For one Saturday, a Worthington parking lot was the scene of a kind of “family” reunion that attracted guests from all over the country and raised money for charity in the process.
On Aug. 25, the lot in front of Rush Creek Burgers & Brews, 480 E. Wilson Bridge Road, for the second year served as the home of the International Chili Society-sanctioned Ohio State Chili Cook-Off Championship.
Forty cooks competed in four categories.
Though they might be competitive with one another and come from a variety of locations, the cooks are no strangers.
Chairman Henry Stephens, a former Ohio resident now living in Mississippi, said everyone knows each other on the chili circuit.
“It’s more than just a competition for us,” he said. “It’s a family. I’ve got friends from Maine to California.”
The competition determines qualifiers for the year’s ICS World Championship Chili Cook-Off, scheduled Sept. 29 and 30 at Gateway Motorsports Park in Madison, Illinois, just across the Mississippi River from St. Louis.
Competitors came to Worthington from 14 states, including Texas and Mississippi.
At each state’s competition, winners in of the four categories – red, green, homestyle and salsa – qualify for the main event.
But participants aren’t just interested in qualifying. Many cook based on a combination of pride and enthusiasm for the tour.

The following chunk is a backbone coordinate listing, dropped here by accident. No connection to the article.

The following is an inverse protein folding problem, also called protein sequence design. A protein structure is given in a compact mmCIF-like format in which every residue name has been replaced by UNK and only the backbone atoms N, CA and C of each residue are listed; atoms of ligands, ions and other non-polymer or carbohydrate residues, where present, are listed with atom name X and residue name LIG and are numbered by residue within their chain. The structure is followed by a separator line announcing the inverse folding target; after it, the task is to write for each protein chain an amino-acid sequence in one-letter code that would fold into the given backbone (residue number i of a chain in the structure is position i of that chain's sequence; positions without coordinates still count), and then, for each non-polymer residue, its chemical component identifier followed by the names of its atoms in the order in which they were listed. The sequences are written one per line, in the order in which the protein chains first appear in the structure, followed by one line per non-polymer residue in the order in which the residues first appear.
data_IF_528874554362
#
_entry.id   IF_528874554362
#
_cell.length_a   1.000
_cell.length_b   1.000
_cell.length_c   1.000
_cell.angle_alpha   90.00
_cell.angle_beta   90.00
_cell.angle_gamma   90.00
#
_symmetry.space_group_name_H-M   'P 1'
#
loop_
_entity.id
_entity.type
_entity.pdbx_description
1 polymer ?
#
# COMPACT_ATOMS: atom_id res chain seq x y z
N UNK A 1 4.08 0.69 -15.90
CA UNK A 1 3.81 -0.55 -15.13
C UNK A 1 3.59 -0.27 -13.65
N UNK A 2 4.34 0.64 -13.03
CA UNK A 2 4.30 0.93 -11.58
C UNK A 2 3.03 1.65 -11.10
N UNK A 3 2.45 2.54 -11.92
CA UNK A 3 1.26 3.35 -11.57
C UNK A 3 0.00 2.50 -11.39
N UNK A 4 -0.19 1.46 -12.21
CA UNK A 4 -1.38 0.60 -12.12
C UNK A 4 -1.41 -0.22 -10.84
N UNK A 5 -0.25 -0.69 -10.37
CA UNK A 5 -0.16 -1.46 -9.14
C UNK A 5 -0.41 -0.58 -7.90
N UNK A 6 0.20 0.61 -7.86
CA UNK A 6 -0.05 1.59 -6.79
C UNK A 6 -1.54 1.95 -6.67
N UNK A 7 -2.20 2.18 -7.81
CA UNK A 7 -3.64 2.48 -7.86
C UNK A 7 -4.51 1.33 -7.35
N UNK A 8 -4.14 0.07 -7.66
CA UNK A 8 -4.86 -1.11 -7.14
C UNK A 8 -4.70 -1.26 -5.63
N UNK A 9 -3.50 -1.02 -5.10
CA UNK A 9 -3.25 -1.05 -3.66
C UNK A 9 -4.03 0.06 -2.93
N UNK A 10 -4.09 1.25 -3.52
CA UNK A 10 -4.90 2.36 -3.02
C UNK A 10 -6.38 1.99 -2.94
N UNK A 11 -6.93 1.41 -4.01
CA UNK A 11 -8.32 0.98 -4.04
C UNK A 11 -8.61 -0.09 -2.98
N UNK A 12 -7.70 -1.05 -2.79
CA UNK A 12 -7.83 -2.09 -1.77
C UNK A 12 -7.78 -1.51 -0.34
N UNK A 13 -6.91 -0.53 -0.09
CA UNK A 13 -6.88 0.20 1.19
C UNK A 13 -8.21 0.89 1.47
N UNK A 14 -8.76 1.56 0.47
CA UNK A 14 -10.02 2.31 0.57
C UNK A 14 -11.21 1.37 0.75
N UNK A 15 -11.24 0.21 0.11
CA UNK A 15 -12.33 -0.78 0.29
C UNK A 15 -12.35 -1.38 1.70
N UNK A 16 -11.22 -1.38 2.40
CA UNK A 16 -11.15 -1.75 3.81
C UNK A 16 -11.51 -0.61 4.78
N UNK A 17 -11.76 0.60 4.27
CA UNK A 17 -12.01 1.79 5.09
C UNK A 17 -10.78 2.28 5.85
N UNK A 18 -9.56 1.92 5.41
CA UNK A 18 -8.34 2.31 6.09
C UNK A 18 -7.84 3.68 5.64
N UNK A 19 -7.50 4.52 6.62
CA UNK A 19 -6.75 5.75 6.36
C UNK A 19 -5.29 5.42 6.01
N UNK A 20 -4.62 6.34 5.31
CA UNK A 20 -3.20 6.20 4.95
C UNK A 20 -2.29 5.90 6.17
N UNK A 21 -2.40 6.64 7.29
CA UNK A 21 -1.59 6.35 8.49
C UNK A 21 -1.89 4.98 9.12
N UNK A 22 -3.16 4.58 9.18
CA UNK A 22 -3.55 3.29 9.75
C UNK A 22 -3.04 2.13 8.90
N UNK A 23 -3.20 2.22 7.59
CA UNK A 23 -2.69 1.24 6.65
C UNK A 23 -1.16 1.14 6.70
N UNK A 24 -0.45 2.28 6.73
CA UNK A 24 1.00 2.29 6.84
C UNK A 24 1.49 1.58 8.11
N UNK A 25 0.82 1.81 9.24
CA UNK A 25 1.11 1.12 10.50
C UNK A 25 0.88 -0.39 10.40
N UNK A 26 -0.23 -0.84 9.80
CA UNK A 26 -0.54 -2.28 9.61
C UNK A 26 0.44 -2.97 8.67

“I said, ‘When I retire, I just want to travel, cook chili and sightsee,’ ” said Mike Goodman, a 25-year regular on the circuit.
Goodman, a Madison, Wisconsin, resident, had already qualified in the red- and green-chili and salsa categories before the event, and he added a first-place prize in homestyle to complete qualification for each category.
He said cooking good chili isn’t so much about a secret recipe but rather proper technique and dedication.
“Cooking chili is as much about technique as a recipe,” he said. “There’s an old saying: You can cook my recipe, but you can’t cook my pot.”
Not everyone at the event was a chili specialist.
Mark Hensley of Memphis, Tennessee, is a certified barbecue and steak judge who regularly competed in meat-oriented events. He recently switched over to chili and is working his way into contention.
For the moment, he’s sticking to red chili until he can master the daunting green chili, a favorite of many competitors that also is known for its difficulty.
“I’m just not good enough for green,” he said with a laugh.
In addition to sending competitors to St. Louis, the event raised money for charity.
Stephens said the ICS requires that proceeds of each cook-off benefit a local cause. When putting the event together, Stephens said he immediately thought of the Ronald McDonald House Charities of Central Ohio, where his daughter, Laci Daniels, once received help.
“It was an easy choice for me,” he said.
Between entry fees and tickets, the cook-off raised around $2,000 for the cause, an outcome that Stephens said gave him just as much pride as putting on the event itself.
“That’s what this is all about,” he said.
For more information on the ICS, go to chilicookoff.com.